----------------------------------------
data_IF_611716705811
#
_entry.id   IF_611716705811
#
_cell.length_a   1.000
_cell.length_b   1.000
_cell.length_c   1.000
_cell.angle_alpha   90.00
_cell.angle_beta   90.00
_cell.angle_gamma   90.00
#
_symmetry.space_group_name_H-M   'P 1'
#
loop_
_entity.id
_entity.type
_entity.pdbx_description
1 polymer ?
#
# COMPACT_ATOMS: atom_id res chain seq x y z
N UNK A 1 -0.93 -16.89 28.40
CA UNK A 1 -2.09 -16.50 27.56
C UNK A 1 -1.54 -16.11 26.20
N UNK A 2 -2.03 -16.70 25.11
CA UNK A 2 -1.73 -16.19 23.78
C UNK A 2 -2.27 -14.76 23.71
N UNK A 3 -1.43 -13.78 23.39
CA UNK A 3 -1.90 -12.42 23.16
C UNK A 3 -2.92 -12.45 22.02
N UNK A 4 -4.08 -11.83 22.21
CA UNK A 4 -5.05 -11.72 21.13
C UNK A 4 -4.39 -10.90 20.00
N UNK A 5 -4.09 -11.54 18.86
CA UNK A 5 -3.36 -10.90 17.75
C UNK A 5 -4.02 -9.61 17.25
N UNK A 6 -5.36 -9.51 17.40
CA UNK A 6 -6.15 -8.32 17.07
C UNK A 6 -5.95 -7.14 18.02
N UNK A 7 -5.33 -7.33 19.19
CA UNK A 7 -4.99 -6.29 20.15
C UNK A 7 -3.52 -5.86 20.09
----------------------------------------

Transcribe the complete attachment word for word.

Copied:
data_IF_611716705811
#
_entry.id   IF_611716705811
#
_cell.length_a   1.000
_cell.length_b   1.000
_cell.length_c   1.000
_cell.angle_alpha   90.00
_cell.angle_beta   90.00
_cell.angle_gamma   90.00
#
_symmetry.space_group_name_H-M   'P 1'
#
loop_
_entity.id
_entity.type
_entity.pdbx_description
1 polymer ?
#
# COMPACT_ATOMS: atom_id res chain seq x y z
N UNK A 1 -0.93 -16.89 28.40
CA UNK A 1 -2.09 -16.50 27.56
C UNK A 1 -1.54 -16.11 26.20
N UNK A 2 -2.03 -16.70 25.11
CA UNK A 2 -1.73 -16.19 23.78
C UNK A 2 -2.27 -14.76 23.71
N UNK A 3 -1.43 -13.78 23.39
CA UNK A 3 -1.90 -12.42 23.16
C UNK A 3 -2.92 -12.45 22.02
N UNK A 4 -4.08 -11.83 22.21
CA UNK A 4 -5.05 -11.72 21.13
C UNK A 4 -4.39 -10.90 20.00
N UNK A 5 -4.09 -11.54 18.86
CA UNK A 5 -3.36 -10.90 17.75
C UNK A 5 -4.02 -9.61 17.25
N UNK A 6 -5.36 -9.51 17.40
CA UNK A 6 -6.15 -8.32 17.07
C UNK A 6 -5.95 -7.14 18.02
N UNK A 7 -5.33 -7.33 19.19
CA UNK A 7 -4.99 -6.29 20.15
C UNK A 7 -3.52 -5.86 20.09